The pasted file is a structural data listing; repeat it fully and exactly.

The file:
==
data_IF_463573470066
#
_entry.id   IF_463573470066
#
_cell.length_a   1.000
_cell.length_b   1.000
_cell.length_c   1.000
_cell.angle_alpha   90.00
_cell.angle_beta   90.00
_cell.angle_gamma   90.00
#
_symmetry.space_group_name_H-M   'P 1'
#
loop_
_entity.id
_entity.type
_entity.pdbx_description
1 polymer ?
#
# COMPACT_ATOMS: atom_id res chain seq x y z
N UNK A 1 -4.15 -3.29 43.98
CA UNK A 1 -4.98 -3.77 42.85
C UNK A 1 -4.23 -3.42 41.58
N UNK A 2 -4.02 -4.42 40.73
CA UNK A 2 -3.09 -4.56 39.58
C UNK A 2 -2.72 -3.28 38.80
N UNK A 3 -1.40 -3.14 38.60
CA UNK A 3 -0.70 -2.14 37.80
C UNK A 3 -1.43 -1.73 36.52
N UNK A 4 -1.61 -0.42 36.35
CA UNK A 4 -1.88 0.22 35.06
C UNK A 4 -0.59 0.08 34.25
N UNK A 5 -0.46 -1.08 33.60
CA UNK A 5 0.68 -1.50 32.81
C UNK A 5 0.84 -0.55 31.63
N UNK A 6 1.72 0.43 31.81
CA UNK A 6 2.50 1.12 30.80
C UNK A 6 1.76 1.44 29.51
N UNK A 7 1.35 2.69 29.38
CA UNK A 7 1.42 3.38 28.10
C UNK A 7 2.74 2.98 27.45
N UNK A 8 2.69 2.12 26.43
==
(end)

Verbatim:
data_IF_463573470066
#
_entry.id   IF_463573470066
#
_cell.length_a   1.000
_cell.length_b   1.000
_cell.length_c   1.000
_cell.angle_alpha   90.00
_cell.angle_beta   90.00
_cell.angle_gamma   90.00
#
_symmetry.space_group_name_H-M   'P 1'
#
loop_
_entity.id
_entity.type
_entity.pdbx_description
1 polymer ?
#
# COMPACT_ATOMS: atom_id res chain seq x y z
N UNK A 1 -4.15 -3.29 43.98
CA UNK A 1 -4.98 -3.77 42.85
C UNK A 1 -4.23 -3.42 41.58
N UNK A 2 -4.02 -4.42 40.73
CA UNK A 2 -3.09 -4.56 39.58
C UNK A 2 -2.72 -3.28 38.80
N UNK A 3 -1.40 -3.14 38.60
CA UNK A 3 -0.70 -2.14 37.80
C UNK A 3 -1.43 -1.73 36.52
N UNK A 4 -1.61 -0.42 36.35
CA UNK A 4 -1.88 0.22 35.06
C UNK A 4 -0.59 0.08 34.25
N UNK A 5 -0.46 -1.08 33.60
CA UNK A 5 0.68 -1.50 32.81
C UNK A 5 0.84 -0.55 31.63
N UNK A 6 1.72 0.43 31.81
CA UNK A 6 2.50 1.12 30.80
C UNK A 6 1.76 1.44 29.51
N UNK A 7 1.35 2.69 29.38
CA UNK A 7 1.42 3.38 28.10
C UNK A 7 2.74 2.98 27.45
N UNK A 8 2.69 2.12 26.43